He who places his hope on thee, O Virgin all-glorious, will prosper in all he does.

Inscription on Byzantine coin during reign of Romanus III

Thursday, January 17, 2013

Second Amendment Insurrection

The Battle of Athens (Tennessee) in 1946 shows the value of exercising Second Amendment rights against a corrupt and tyrannical government.


George Kleinert said...

An interesting and inspiring story.

However, it seems appropriate to ask, is armed resistance to tyranny a biblical option? When in church history did the church endorse armed resistance? We are warned against trusting in the weapons of carnal warfare. Each person must be persuaded in his/her own mind, but resisting the authority is a serious matter.

Visibilium said...

It depends. One could say that the history is mixed. Those who favor obedience to civil authority are eager to trot out the well-known views of St. Paul and St. John Chrysostom as well as the example of various traditional Orthodox tyrannies to support the view that one should submit to authorities. On the other hand, those who favor conditional obedience to particular civil authorities may trot out the examples of Ss. Nestor and Demetrius as well as the well-traveled insurrections in Ottoman Greece and Serbia and early Bolshevik Russia. Orthodoxy doesn't have an easy relationship with warfare, unlike the various Western traditions, and since insurrection necessarily involves armed conflict, one would expect to find mixed views amongst Orthodox lay and clerics.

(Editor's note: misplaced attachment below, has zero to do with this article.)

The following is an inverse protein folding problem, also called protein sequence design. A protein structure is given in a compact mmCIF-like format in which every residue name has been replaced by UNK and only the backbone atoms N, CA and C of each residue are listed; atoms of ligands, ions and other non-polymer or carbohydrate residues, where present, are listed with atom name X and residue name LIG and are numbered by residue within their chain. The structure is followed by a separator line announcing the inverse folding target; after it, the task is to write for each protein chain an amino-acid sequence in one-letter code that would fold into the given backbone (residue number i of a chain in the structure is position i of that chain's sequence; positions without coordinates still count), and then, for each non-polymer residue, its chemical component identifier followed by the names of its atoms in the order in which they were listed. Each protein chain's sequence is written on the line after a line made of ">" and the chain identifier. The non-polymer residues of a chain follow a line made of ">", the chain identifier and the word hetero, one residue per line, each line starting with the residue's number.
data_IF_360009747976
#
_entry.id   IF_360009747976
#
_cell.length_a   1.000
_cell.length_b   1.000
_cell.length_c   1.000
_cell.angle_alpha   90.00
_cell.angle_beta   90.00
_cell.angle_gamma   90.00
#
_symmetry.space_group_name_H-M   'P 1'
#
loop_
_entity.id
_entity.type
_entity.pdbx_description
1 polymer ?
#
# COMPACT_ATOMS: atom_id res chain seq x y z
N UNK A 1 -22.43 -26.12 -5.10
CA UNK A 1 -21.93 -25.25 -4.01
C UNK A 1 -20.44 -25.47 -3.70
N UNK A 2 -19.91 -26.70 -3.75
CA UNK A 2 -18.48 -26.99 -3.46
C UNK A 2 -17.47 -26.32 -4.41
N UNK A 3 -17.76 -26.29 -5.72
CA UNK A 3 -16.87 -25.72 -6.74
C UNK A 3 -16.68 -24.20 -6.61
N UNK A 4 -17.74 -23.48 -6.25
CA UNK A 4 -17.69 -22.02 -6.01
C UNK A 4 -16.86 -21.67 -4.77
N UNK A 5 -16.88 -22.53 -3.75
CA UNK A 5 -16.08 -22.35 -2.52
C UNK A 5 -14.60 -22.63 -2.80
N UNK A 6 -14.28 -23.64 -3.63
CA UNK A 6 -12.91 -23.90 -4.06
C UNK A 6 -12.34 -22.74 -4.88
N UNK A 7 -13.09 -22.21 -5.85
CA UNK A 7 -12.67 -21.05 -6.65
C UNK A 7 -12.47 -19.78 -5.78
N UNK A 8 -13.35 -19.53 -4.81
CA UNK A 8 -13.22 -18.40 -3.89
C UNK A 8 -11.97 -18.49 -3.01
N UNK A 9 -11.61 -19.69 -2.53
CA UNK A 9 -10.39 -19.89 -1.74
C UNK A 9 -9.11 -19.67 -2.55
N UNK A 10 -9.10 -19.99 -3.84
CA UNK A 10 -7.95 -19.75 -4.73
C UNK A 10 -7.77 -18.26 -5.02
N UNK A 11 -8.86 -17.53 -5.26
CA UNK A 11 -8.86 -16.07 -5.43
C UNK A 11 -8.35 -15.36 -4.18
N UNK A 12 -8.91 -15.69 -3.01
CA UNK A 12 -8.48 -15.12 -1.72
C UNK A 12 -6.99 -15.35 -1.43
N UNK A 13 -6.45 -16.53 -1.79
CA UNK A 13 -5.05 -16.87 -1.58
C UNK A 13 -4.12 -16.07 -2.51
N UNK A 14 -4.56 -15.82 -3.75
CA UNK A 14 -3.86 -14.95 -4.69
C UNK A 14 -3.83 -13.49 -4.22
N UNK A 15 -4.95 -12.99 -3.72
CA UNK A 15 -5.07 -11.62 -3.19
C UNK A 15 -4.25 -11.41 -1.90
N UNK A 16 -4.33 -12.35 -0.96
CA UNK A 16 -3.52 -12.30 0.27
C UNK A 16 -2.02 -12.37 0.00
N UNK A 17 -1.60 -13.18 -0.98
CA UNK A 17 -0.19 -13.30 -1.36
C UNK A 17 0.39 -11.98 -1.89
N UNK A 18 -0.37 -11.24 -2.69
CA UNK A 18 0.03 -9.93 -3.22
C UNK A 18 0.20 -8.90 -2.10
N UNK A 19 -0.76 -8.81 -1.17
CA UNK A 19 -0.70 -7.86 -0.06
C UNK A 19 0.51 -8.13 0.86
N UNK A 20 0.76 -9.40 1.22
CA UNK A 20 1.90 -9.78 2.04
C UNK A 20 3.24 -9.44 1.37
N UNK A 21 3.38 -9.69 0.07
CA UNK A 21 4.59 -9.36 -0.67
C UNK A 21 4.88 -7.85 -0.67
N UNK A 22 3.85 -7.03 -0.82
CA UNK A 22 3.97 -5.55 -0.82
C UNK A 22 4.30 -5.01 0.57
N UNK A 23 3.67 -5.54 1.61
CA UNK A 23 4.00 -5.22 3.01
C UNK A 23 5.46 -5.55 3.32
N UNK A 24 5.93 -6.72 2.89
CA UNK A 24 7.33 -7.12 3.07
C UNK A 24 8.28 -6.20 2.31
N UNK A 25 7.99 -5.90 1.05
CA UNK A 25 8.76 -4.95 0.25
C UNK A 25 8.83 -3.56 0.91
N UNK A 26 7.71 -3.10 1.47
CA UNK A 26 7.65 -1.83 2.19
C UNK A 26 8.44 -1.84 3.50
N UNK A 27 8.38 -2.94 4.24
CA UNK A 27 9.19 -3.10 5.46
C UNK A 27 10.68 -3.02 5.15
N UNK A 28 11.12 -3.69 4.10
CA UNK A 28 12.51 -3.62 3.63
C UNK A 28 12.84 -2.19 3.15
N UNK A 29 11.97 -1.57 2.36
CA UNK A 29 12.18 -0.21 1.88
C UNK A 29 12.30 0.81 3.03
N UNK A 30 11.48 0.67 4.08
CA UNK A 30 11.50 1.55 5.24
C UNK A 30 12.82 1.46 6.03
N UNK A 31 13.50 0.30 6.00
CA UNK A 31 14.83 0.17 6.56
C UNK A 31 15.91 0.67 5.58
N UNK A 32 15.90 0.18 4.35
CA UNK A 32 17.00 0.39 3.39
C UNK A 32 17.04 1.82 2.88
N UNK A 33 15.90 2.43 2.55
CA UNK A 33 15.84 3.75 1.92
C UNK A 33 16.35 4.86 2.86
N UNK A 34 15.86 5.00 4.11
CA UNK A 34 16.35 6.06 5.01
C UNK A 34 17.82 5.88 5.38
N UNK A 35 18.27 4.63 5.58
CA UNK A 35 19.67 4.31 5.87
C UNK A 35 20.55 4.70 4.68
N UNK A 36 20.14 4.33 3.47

One caution that I would inject into this whole discussion would pertain to extrapolating Orthodoxy's traditional unease with civil warfare into an endorsement of a particular political theory or realm or leader.

George Kleinert said...

Understood. Thanks for the examples.
I am learning to live with mixed views. I am actually trying to stay out of these discussions and will bite my tongue now.